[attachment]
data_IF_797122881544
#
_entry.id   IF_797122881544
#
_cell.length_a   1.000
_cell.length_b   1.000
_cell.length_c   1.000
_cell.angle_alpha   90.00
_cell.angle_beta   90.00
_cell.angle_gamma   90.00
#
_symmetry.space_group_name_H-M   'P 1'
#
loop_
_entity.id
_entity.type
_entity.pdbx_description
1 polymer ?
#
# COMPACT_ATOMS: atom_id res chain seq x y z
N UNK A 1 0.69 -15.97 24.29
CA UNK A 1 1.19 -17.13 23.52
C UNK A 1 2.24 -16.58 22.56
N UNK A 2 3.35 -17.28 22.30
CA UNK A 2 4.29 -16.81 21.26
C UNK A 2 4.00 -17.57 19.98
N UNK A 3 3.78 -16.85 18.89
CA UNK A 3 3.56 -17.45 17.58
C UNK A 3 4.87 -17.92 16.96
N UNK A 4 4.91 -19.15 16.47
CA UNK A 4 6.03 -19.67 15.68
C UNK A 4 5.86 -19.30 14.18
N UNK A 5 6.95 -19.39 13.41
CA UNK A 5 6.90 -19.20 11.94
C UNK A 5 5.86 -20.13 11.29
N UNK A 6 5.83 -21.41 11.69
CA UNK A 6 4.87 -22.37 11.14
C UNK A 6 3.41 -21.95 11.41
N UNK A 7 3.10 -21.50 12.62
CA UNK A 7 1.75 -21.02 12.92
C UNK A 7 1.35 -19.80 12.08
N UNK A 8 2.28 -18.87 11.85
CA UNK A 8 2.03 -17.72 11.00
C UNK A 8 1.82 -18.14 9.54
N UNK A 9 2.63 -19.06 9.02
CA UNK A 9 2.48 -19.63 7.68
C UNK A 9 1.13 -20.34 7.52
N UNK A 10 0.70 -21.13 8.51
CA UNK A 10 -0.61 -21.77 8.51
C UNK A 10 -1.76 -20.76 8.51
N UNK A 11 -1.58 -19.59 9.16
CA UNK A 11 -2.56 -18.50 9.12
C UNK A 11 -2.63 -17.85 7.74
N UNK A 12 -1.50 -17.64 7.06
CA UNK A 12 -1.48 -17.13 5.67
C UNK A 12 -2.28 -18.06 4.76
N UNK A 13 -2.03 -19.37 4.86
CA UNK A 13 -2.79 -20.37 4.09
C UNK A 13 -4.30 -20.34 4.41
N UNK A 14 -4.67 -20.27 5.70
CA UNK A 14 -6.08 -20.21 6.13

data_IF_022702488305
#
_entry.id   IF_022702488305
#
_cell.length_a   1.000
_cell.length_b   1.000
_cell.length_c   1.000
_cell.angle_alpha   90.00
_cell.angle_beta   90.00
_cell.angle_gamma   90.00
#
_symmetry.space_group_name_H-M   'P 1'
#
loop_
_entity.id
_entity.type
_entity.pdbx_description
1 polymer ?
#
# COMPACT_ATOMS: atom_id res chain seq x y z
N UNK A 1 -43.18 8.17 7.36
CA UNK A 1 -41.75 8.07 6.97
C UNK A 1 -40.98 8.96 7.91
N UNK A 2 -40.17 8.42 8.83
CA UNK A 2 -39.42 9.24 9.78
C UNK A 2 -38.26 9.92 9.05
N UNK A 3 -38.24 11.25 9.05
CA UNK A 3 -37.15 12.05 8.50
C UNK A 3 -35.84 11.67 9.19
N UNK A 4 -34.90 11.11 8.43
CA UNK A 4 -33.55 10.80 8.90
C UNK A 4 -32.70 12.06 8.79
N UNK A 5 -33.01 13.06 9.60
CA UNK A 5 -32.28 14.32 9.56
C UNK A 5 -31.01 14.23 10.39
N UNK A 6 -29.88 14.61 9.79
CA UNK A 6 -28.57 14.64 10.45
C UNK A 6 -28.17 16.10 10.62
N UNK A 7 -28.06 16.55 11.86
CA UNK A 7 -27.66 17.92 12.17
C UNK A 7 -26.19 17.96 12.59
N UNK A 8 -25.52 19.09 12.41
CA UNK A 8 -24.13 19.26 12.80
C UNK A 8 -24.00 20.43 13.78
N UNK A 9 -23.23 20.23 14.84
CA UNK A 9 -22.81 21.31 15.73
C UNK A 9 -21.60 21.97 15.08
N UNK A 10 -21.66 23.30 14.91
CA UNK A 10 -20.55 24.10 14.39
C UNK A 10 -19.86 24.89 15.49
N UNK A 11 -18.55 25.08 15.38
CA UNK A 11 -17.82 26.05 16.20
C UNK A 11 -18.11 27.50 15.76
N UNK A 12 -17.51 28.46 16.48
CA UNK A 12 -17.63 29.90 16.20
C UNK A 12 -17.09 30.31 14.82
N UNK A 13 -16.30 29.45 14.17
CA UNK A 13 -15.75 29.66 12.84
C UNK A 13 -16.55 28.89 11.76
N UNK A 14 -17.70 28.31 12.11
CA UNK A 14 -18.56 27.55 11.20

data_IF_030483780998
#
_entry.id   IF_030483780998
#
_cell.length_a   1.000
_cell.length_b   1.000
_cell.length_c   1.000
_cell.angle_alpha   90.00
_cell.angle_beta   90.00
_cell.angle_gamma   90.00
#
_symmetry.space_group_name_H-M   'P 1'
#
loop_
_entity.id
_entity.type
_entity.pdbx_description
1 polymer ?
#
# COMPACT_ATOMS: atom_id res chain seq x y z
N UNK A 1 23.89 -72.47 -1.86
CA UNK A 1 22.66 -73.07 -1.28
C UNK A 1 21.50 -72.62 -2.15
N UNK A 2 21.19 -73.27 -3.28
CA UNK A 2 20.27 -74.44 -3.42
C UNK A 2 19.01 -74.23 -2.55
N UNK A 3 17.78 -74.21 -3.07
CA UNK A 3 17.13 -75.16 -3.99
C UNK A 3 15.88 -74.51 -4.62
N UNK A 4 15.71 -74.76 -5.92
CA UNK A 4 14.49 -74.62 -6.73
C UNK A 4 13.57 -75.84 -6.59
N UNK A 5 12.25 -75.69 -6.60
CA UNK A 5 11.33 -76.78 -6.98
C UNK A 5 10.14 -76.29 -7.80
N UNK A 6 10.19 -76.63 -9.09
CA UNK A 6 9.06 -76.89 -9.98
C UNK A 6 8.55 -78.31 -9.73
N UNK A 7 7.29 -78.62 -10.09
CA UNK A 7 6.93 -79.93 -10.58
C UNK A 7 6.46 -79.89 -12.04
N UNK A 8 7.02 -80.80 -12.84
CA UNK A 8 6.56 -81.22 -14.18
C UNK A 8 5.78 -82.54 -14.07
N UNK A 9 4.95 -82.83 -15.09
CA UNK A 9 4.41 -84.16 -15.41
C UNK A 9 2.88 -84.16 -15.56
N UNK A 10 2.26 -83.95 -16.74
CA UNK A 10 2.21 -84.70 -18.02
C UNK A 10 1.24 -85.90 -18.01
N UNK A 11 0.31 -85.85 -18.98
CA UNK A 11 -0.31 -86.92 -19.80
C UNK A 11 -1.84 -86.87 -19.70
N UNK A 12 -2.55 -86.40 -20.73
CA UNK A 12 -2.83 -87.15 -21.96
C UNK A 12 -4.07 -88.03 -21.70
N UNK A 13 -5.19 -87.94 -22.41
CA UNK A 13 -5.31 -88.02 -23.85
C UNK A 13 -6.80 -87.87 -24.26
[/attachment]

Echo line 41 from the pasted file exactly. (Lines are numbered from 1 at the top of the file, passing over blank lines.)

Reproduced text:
C UNK A 7 1.35 -19.80 12.08